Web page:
Wake County Schools

Wake Sheriff suggests WCPSS establish its own police force

Posted January 19

— After a recent video that showed a Rolesville High School student being slammed to the ground by a police officer, Wake County Sheriff Donnie Harrison is suggesting that the Wake County Public School System start its own police force.

In a letter sent to Wake County school officials and county leaders, Harrison said the current safety approach for the school system is disjointed because it involves multiple agencies.

Harrison said there are 11 police chiefs and one sheriff who have oversight and direction of law enforcement efforts across the Wake County Public School System, which has more than 185,000 students, teachers, administrators and staff. Each of those agencies has different protocols and training standards that can often be in conflict with the goals and objectives set by the school board and superintendent, and yet they must cover a school system population larger than that of the Town of Cary.

"Stop and think, if you had 12 chiefs in Cary, what a mess you would have," Harrison said. "As large as we are, there should be one chief that makes sure everything gets done in the right way. Consistency, that is what we need."

Another problem, Harrison said, is there are complaints that students are too often charged with crimes in schools. Harrison said sworn officers can't look the other way, even on school grounds.

"When you call us, we can't pick and choose," he said. "So, we are in a no-win situation."

Harrison, who recommended the formation of a police agency within the school system four years ago, said that a public safety department under the authority of the Wake County Public School System would ensure consistency and provide a command center that can monitor every school in the county. It would also provide a clearer line of communication between school administrators, educators and officers.

“The agency would provide its officers a specialized training program geared for the specific needs of our schools- building positive relationships with our students, educators and law enforcement officers,” he said.

While acknowledging that some may be concerned about upfront costs associated with the establishment of the new police agency, Harrison said he believes it will be a good investment in the long run.

Harrison said other schools have successfully implemented their own police forces, including Charlotte-Mecklenburg Schools.

"If we were really sincere about keeping our schools safe, we would look at the police department," he said.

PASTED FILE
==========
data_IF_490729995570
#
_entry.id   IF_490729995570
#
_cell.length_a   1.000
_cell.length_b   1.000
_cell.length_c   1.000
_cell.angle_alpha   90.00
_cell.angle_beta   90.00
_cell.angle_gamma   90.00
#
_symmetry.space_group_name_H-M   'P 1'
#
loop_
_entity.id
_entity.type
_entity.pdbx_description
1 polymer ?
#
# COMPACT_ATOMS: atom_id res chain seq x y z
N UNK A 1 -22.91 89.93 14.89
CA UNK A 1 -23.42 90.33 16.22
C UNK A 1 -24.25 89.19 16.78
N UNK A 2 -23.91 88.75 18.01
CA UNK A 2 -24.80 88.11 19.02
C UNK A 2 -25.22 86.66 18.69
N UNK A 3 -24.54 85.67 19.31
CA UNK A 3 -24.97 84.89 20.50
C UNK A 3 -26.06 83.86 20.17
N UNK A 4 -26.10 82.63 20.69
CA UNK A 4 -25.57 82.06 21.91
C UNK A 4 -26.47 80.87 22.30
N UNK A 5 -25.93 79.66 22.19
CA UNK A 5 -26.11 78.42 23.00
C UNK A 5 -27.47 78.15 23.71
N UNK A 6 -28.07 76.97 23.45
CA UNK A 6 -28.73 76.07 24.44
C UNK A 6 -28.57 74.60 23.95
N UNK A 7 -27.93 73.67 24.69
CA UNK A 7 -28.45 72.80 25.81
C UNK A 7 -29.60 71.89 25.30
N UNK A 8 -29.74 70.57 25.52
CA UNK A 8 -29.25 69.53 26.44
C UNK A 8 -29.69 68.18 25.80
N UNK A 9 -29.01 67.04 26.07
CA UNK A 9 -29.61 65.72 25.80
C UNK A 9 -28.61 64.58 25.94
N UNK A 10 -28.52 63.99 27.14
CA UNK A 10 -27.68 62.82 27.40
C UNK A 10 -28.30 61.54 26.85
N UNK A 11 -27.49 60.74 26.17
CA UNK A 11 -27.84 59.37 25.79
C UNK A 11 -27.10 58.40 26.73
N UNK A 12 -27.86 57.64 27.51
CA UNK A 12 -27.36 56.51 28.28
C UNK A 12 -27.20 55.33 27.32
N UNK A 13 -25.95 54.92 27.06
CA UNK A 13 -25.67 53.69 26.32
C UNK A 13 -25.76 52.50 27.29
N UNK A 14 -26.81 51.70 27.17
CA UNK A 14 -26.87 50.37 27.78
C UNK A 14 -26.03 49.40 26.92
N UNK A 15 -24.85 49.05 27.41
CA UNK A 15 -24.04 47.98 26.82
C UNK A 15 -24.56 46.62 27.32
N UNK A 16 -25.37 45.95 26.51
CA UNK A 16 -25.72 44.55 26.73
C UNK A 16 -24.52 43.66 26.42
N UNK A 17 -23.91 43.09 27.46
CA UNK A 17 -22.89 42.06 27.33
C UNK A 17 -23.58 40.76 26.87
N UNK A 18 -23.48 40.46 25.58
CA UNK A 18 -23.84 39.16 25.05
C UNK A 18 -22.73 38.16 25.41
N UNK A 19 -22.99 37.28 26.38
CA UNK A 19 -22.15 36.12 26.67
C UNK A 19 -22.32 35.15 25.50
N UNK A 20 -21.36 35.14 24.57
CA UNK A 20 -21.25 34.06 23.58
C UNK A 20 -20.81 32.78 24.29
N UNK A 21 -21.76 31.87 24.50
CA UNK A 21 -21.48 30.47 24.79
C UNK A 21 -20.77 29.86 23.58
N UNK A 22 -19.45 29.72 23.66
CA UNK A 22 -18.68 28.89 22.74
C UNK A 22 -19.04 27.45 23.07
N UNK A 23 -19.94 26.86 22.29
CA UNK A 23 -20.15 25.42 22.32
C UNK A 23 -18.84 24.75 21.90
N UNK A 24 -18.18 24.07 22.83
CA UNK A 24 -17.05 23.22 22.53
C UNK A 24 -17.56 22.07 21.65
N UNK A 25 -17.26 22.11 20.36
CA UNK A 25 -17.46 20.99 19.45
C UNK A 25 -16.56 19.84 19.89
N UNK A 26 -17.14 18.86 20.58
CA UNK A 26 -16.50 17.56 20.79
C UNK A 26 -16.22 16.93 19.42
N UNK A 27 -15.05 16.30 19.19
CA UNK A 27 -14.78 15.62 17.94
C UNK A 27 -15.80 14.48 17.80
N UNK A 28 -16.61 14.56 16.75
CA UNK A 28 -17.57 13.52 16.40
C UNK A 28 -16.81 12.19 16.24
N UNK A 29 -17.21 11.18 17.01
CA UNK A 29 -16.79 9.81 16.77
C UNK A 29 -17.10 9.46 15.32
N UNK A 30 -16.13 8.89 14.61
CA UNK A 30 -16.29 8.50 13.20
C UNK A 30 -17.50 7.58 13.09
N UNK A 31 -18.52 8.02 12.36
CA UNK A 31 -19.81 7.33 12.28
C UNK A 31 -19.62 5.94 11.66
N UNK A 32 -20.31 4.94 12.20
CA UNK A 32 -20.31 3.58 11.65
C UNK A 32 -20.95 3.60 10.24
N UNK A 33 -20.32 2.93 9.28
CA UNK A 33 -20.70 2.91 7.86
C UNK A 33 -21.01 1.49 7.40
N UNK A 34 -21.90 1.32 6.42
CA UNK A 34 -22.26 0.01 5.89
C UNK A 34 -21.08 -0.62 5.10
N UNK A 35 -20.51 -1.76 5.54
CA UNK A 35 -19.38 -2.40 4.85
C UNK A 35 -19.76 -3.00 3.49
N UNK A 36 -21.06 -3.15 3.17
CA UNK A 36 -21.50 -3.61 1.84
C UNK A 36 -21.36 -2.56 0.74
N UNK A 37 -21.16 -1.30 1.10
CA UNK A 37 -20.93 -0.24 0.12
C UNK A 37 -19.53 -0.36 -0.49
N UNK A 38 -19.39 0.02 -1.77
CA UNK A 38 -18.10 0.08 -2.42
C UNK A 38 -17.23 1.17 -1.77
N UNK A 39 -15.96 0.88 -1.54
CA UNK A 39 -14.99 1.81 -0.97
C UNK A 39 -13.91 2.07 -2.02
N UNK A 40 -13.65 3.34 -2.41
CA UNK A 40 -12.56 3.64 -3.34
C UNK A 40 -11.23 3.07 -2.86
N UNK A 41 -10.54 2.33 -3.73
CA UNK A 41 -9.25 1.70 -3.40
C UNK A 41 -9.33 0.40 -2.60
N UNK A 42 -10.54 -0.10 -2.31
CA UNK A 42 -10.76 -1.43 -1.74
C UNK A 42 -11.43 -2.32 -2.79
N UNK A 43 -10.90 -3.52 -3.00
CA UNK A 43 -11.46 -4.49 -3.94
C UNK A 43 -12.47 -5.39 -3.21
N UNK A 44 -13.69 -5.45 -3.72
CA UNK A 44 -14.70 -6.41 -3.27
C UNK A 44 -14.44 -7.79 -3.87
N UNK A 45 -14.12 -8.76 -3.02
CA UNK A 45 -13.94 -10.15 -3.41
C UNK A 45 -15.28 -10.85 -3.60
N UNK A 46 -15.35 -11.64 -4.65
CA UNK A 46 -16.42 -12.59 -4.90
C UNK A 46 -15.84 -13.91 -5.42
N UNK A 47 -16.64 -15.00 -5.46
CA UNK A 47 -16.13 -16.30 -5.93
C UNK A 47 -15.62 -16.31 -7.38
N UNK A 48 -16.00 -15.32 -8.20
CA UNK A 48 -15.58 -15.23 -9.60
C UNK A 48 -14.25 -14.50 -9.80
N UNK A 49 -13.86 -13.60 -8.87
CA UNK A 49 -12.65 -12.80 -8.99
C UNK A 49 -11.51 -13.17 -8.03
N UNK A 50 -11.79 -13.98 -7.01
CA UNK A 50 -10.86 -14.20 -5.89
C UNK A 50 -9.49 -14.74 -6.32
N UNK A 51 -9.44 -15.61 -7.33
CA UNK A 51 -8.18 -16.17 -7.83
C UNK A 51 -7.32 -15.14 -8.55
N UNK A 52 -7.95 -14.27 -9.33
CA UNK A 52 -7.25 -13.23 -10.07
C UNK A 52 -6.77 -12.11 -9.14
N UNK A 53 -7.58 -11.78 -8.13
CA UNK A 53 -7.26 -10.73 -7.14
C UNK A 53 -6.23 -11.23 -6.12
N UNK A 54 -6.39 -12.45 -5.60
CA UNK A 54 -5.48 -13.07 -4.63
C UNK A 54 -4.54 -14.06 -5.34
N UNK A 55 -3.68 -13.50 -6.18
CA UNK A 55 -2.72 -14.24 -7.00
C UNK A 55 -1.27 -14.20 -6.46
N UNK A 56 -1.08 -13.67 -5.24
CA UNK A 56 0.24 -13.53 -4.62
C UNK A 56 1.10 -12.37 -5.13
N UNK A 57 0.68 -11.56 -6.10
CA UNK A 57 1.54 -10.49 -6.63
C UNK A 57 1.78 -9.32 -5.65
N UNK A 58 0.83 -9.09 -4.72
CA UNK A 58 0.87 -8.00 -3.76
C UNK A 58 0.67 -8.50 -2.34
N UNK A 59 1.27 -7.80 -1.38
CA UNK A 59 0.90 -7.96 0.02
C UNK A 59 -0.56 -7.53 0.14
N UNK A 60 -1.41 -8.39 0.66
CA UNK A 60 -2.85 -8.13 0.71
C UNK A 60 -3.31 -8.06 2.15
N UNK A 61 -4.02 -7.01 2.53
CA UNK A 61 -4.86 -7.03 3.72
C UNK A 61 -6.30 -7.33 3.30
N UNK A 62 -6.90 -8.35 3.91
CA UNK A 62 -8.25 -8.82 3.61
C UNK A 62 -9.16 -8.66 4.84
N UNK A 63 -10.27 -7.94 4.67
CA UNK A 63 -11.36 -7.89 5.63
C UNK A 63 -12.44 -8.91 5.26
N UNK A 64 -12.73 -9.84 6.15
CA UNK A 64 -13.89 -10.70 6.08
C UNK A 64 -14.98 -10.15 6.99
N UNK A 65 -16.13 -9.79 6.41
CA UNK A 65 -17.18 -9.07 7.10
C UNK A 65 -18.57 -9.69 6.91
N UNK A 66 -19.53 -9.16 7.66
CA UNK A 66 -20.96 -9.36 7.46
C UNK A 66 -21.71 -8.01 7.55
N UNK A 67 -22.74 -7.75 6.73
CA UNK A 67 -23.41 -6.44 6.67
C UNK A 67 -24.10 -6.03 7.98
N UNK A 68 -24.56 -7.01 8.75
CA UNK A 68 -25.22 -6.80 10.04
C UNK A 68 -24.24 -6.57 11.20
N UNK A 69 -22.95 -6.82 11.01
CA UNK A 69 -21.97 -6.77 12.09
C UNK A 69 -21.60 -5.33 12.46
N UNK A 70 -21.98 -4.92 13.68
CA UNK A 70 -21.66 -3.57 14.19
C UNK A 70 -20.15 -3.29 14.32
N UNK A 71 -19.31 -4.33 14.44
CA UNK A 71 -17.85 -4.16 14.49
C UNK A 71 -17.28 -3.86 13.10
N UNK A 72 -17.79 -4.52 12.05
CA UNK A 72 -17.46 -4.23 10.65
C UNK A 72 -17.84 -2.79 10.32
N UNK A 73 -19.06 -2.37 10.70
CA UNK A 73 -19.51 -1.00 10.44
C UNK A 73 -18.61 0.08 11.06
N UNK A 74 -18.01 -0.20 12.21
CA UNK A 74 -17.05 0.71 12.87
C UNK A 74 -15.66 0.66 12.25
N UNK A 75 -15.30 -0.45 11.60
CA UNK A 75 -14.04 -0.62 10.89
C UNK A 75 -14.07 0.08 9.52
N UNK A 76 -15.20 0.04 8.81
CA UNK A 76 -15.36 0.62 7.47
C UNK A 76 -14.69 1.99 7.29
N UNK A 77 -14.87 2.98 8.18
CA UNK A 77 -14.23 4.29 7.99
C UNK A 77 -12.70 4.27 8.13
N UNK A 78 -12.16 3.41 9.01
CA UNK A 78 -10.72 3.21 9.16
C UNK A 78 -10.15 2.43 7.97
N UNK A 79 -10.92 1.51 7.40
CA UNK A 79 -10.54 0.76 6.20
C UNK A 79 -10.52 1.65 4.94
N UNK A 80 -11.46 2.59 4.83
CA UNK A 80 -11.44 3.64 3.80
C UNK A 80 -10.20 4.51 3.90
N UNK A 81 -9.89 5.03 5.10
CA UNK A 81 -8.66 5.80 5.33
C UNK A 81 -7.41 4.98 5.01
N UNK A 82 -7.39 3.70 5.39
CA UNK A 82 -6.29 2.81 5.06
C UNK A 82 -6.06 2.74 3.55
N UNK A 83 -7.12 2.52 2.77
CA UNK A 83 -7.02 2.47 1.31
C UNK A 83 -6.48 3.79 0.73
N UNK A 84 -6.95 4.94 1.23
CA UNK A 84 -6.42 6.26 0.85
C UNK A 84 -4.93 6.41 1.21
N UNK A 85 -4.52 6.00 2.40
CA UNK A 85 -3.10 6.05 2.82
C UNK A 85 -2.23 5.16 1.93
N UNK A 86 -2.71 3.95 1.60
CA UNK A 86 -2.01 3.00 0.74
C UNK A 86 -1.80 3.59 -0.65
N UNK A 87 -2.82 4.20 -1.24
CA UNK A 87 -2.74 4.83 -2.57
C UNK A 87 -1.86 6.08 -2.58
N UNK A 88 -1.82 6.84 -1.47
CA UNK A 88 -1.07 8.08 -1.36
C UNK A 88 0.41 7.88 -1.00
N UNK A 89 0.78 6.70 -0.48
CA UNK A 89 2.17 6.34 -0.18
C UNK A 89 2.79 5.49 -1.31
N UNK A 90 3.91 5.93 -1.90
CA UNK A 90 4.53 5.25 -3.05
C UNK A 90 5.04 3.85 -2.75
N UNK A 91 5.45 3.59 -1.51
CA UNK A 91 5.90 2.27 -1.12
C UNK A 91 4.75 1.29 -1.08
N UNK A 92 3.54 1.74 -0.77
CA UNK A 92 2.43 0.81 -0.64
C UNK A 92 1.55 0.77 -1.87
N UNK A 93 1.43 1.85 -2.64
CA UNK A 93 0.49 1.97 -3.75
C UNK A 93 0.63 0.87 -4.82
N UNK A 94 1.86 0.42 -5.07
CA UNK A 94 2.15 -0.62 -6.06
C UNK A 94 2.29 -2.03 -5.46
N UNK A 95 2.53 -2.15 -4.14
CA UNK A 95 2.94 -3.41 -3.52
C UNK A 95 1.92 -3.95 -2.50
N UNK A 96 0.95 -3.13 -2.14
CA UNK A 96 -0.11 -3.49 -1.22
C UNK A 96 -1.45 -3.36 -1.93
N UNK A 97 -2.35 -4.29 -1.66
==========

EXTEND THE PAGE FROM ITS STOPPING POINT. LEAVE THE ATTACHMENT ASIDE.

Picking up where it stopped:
In response to the letter, Wake County Public School System spokeswoman Lisa Luten released the following statement on behalf of Superintendent Jim Merrill:

“Dr. Merrill has no immediate comment. He has received the letter and always appreciates hearing from the sheriff. There are many points of view on the topic and Sheriff Harrison has made his preferences known before.”


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  • Larry Price Jan 20, 2017
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    I've got two kids in a Wake county high school and, based on their first hand observations, more enforcement officers are needed, not less. The time around lunch is barely under control as is.

  • Thomas White Jan 20, 2017
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    Schools do not need police officers. Some schools may need teachers and administrators to be more observant of what is happening, but in my opinion police are not needed. In general the police love the idea of being in a school as it is an easy (job most of the time) and in many schools the policeman there has the position as his full time job or overtime assignment.

  • Alfred Barnes Jan 20, 2017
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    Merrill's a fraud.

  • Alfred Barnes Jan 20, 2017
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    How many would be willing to pay higher taxes? The schools should pay for it out of existing funds.

  • Andy Jackson Jan 19, 2017
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    And.....some parents don't think their precious angels do no wrong. Let the schools deal with the wild children on their own. Good for you, Sheriff Harrison!!

  • Mo'Neesha Washington Jan 19, 2017
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    Allow me to translate WCPSS' response: "We've heard this idea before. If it ain't free, we ain't interested."

  • Doug Bogard Jan 19, 2017
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    It is the obvious solution.
    The administration and the parents do not want students policed. The police are not counselors.